The Gemora over there continues, that he found a fly and it didn’t bother him, but when he found the hair it did bother him. Therefore, indeed both happened, and we are not going to say that any of them are wrong, rather that both of them are correct, from the angle that they are seeing it, and there is room for both of them to be correct.

In general, the understanding of this is that when a person reaches a level of torah study and torah knowledge, that he can understand the words deeply, and derive his opinion from the words that are written, (which is a level that is way, way above us), if his understanding is solely in order to understand the Torah. Then his analysis of the words and understanding will be considered “divrei Elokim chaim”- a part of the living Torah! This is the general rule, then as a side point the Gemora goes on to explain to us how both can indeed be correct. However even if the Gemora wouldn’t have gone to the length of explaining to us how they are true, we would accept that as fact, and if WE don’t understand it, that is because we are not yet on the level to understand it, (And IY”H one day we will merit to understand it, if not in this world then in the next.)

Getting back to the technicalities of your question. The difference between Rashi, who is quoting R’ Moshe Hadarshan, (who definitely knew how to see this in the text), and the Ramban is that according to Rashi, Rivka sent Devora to get Yackov when she felt it was already safe, according to Ramban she sent her to Charan (which is in any case where Lavan lived and Yackov was) to live and Devora on her own decided to live in Yackov’s home and help with raising the children. It is possible that indeed both happened, for example, that Rivka sent her earlier to go back to Charan, and then later sent her a message to get Yackov. Or it could be that she was sent earlier, and she stayed there to help with the children and then came back with Yackov.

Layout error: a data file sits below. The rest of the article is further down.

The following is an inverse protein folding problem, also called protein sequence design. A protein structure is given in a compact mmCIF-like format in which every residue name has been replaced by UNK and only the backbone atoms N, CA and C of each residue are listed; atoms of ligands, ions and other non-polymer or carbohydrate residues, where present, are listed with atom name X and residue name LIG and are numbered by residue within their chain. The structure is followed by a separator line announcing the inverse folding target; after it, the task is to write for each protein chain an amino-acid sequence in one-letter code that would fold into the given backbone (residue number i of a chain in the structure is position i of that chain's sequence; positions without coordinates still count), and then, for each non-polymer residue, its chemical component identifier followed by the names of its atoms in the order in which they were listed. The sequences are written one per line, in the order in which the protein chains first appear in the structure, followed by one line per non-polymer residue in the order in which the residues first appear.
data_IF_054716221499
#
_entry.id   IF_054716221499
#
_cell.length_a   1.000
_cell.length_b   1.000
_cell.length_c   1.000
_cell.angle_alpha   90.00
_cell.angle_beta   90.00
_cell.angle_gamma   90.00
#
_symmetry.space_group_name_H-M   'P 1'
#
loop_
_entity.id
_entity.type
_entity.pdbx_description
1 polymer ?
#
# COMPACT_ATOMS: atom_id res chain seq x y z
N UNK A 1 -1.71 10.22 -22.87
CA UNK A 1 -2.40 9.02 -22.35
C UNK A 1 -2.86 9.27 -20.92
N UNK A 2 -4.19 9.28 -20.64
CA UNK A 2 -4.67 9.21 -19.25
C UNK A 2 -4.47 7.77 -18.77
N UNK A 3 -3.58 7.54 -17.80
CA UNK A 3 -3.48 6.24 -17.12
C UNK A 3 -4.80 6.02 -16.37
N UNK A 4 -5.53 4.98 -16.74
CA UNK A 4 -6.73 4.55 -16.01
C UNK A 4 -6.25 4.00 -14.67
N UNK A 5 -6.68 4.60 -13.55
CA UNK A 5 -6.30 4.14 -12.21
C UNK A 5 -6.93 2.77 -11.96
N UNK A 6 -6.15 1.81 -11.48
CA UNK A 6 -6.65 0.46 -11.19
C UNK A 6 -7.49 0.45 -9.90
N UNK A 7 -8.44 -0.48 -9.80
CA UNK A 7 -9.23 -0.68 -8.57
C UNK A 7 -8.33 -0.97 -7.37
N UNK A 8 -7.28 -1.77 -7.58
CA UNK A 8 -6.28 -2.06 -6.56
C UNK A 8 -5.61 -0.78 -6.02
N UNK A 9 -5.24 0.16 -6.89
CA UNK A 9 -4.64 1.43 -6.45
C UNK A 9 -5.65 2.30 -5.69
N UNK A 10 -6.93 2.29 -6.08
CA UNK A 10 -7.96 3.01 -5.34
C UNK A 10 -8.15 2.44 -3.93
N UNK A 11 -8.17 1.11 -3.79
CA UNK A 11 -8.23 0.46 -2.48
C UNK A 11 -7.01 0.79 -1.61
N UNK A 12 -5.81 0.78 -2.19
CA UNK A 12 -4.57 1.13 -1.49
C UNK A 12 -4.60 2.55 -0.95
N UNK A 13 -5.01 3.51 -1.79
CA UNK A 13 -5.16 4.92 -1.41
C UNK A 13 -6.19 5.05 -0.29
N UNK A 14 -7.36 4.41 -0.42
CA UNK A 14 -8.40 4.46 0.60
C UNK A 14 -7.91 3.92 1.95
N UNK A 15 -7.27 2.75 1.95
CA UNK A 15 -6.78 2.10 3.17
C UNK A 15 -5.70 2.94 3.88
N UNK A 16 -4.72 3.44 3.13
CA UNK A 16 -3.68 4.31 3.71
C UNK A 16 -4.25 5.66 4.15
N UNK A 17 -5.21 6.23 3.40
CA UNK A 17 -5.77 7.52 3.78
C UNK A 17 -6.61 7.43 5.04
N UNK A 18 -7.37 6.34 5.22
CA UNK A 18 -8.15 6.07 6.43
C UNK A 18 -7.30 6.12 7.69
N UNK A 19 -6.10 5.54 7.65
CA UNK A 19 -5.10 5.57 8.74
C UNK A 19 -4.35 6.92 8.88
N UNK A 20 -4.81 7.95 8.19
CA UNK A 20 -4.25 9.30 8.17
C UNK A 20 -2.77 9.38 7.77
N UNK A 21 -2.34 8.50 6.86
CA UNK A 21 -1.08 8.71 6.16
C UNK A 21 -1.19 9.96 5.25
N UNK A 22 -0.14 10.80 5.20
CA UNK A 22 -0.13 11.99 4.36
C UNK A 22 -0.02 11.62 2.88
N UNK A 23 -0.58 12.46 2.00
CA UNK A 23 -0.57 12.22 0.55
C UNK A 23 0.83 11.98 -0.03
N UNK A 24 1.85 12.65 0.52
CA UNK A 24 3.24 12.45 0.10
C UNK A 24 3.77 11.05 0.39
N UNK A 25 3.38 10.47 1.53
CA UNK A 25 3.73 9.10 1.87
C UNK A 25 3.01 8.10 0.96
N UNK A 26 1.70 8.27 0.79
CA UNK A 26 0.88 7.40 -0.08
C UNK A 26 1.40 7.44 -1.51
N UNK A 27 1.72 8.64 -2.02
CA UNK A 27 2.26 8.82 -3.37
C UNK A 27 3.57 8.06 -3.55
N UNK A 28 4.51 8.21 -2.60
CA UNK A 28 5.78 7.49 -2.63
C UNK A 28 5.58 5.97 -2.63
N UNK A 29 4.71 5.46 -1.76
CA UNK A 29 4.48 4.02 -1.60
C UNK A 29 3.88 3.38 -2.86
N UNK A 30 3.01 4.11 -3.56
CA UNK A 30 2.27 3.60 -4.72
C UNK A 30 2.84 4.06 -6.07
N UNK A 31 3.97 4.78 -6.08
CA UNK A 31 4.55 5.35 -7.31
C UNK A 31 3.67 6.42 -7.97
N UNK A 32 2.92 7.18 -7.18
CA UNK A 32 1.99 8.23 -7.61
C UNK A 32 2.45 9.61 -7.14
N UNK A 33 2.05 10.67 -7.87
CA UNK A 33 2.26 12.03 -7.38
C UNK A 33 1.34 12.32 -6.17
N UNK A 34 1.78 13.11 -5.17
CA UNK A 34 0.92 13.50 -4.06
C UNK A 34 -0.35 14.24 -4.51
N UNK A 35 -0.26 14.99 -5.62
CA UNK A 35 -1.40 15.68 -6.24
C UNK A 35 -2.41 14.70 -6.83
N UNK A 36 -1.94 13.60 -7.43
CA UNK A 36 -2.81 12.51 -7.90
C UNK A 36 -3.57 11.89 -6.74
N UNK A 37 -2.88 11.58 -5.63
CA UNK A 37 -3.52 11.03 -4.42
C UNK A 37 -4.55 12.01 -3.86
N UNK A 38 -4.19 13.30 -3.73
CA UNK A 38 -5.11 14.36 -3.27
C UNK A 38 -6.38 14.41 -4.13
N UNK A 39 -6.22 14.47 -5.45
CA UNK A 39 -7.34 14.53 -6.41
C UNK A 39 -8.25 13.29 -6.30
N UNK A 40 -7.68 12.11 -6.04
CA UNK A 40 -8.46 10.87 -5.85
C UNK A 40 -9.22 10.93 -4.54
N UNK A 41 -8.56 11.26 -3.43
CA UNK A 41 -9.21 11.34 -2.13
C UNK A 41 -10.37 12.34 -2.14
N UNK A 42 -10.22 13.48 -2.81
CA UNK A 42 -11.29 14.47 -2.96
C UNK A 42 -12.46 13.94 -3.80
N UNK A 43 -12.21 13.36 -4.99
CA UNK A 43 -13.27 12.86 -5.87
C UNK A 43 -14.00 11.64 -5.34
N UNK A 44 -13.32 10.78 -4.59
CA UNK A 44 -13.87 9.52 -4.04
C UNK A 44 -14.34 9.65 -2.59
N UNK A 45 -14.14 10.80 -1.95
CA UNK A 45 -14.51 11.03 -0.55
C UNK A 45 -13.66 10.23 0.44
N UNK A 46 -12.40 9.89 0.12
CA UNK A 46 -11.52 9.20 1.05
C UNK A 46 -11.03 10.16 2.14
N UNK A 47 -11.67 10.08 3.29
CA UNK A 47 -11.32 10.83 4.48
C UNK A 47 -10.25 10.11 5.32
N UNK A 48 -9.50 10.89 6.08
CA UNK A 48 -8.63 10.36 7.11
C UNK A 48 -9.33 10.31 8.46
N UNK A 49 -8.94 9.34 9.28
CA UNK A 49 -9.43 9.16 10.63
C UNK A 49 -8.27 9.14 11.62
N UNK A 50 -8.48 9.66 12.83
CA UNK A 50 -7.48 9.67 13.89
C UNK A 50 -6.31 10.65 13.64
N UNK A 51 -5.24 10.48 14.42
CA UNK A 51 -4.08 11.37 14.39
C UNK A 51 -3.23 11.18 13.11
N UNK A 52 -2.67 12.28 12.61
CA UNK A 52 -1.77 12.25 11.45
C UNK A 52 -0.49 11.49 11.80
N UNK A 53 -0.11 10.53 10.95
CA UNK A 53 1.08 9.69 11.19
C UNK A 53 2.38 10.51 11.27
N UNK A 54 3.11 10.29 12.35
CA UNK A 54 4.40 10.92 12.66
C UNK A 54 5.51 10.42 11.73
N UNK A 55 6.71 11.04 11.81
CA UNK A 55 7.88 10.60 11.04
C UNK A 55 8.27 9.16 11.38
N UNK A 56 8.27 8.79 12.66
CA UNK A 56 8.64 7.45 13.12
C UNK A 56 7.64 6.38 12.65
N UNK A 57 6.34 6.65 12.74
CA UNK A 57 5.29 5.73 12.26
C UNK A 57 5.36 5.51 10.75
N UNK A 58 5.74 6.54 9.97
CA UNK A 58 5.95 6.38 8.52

In the final analysis, what I am saying is only a suggestion, but what Rashi and Ramban are saying is truth. Both are correct, and if we merit it, then we will indeed understand it. By the way there are other explanations, but this will have to suffice for now.

May Hashem help us understand His torah correctly

Best wishes